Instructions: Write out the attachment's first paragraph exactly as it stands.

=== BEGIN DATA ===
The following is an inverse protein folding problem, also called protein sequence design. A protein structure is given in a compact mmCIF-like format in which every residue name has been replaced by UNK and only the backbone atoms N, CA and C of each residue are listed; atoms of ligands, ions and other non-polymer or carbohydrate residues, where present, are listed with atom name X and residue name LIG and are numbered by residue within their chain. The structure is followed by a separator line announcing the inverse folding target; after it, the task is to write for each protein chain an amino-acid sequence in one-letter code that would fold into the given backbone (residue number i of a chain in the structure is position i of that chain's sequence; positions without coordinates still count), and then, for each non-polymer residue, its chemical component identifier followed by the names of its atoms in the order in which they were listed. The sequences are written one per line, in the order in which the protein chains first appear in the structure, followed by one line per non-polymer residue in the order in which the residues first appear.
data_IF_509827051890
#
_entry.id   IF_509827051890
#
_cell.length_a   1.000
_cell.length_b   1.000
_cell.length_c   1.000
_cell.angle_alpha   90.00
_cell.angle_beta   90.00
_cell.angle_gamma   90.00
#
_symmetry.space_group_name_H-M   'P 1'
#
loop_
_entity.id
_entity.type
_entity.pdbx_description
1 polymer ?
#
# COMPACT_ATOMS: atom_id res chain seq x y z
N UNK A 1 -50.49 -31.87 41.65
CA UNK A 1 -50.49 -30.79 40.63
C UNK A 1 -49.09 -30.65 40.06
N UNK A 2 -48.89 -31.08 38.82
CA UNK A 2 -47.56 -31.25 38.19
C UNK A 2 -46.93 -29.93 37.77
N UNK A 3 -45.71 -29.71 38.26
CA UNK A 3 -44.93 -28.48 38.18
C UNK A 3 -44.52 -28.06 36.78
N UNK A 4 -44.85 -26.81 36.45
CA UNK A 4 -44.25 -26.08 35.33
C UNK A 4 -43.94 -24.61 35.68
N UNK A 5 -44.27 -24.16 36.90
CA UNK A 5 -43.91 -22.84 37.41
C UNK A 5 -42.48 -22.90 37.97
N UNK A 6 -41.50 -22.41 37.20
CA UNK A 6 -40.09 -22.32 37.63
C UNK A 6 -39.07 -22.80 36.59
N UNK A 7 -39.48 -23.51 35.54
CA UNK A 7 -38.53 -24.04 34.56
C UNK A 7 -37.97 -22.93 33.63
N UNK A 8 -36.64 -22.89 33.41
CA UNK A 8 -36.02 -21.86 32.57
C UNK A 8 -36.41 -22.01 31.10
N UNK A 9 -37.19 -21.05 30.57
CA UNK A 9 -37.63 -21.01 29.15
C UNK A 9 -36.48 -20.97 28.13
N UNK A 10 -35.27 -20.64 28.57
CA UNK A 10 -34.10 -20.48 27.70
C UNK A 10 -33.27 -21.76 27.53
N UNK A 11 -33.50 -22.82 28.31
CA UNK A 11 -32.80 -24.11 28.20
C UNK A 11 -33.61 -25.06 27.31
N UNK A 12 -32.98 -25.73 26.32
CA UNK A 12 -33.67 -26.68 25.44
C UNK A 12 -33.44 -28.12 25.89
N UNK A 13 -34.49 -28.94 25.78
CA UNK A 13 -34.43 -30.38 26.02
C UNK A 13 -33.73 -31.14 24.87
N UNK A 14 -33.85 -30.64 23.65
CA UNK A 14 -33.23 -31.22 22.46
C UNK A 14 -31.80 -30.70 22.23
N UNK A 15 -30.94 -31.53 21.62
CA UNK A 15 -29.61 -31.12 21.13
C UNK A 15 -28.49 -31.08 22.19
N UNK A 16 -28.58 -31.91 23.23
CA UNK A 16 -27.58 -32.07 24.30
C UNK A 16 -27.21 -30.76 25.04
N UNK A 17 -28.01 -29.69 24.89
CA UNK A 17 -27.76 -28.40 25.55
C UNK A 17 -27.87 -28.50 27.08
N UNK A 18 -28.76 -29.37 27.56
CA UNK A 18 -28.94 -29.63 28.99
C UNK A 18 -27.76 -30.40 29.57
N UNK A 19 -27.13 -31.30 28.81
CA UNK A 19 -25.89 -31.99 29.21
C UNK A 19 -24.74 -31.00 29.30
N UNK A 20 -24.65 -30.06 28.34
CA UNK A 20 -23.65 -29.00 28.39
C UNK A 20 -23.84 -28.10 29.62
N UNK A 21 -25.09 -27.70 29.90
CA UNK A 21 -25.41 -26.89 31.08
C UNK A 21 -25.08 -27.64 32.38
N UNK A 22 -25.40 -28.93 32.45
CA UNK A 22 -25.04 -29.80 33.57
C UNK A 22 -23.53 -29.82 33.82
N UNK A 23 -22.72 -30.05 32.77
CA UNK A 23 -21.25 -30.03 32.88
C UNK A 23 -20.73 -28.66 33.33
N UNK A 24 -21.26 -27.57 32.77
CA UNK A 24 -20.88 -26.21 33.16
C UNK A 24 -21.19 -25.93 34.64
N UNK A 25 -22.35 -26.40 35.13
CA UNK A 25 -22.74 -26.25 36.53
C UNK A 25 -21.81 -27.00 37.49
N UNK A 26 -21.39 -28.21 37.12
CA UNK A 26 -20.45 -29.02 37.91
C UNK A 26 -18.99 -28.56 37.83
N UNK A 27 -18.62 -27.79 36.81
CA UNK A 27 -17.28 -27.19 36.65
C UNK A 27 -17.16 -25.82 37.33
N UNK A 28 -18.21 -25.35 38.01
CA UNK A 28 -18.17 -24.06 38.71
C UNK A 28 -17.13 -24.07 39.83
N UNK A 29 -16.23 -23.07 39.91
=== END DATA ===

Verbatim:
The following is an inverse protein folding problem, also called protein sequence design. A protein structure is given in a compact mmCIF-like format in which every residue name has been replaced by UNK and only the backbone atoms N, CA and C of each residue are listed; atoms of ligands, ions and other non-polymer or carbohydrate residues, where present, are listed with atom name X and residue name LIG and are numbered by residue within their chain. The structure is followed by a separator line announcing the inverse folding target; after it, the task is to write for each protein chain an amino-acid sequence in one-letter code that would fold into the given backbone (residue number i of a chain in the structure is position i of that chain's sequence; positions without coordinates still count), and then, for each non-polymer residue, its chemical component identifier followed by the names of its atoms in the order in which they were listed. The sequences are written one per line, in the order in which the protein chains first appear in the structure, followed by one line per non-polymer residue in the order in which the residues first appear.